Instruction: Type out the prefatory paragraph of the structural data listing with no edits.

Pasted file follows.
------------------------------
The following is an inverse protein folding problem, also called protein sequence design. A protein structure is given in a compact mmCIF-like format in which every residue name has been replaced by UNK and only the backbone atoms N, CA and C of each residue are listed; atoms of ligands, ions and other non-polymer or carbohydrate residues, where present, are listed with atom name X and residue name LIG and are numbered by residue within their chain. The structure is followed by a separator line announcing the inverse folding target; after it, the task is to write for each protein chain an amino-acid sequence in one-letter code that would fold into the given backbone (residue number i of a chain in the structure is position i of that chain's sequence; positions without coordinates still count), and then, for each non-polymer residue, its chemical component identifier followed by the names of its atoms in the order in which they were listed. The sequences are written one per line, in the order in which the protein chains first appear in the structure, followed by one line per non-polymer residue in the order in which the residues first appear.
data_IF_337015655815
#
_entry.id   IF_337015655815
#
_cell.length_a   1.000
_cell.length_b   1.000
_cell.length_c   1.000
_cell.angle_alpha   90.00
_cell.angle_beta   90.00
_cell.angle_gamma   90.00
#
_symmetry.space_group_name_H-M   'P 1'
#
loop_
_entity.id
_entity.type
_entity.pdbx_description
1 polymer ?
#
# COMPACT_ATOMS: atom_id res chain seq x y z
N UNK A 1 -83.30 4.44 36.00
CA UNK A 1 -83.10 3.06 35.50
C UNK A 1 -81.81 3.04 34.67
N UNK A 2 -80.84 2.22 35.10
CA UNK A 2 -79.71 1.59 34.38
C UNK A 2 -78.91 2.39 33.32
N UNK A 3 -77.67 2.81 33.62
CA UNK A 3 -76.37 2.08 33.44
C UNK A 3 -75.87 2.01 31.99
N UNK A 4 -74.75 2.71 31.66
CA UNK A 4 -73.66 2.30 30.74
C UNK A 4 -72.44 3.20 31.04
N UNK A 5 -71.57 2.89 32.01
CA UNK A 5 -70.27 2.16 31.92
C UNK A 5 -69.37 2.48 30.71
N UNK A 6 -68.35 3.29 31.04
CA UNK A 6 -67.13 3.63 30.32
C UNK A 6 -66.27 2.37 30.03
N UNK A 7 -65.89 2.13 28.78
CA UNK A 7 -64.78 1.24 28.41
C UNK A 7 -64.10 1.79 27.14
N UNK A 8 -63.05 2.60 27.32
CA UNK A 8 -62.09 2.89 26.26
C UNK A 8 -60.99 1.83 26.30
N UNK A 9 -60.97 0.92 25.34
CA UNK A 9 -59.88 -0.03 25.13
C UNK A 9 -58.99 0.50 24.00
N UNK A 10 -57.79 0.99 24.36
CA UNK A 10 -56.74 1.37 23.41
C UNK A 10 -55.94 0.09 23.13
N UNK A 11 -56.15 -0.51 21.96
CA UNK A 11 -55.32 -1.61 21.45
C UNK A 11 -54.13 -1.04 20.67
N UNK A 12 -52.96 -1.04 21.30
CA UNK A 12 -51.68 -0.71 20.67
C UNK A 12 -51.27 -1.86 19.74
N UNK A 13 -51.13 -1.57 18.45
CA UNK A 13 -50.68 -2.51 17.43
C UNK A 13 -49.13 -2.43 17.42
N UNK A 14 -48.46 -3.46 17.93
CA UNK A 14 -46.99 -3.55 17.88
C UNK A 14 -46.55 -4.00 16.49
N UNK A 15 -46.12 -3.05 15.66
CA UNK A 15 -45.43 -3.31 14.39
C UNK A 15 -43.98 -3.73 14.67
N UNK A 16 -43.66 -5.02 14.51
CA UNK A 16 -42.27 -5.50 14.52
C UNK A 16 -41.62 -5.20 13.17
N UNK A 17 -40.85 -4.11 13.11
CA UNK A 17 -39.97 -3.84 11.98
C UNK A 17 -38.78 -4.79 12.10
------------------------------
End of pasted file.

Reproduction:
The following is an inverse protein folding problem, also called protein sequence design. A protein structure is given in a compact mmCIF-like format in which every residue name has been replaced by UNK and only the backbone atoms N, CA and C of each residue are listed; atoms of ligands, ions and other non-polymer or carbohydrate residues, where present, are listed with atom name X and residue name LIG and are numbered by residue within their chain. The structure is followed by a separator line announcing the inverse folding target; after it, the task is to write for each protein chain an amino-acid sequence in one-letter code that would fold into the given backbone (residue number i of a chain in the structure is position i of that chain's sequence; positions without coordinates still count), and then, for each non-polymer residue, its chemical component identifier followed by the names of its atoms in the order in which they were listed. The sequences are written one per line, in the order in which the protein chains first appear in the structure, followed by one line per non-polymer residue in the order in which the residues first appear.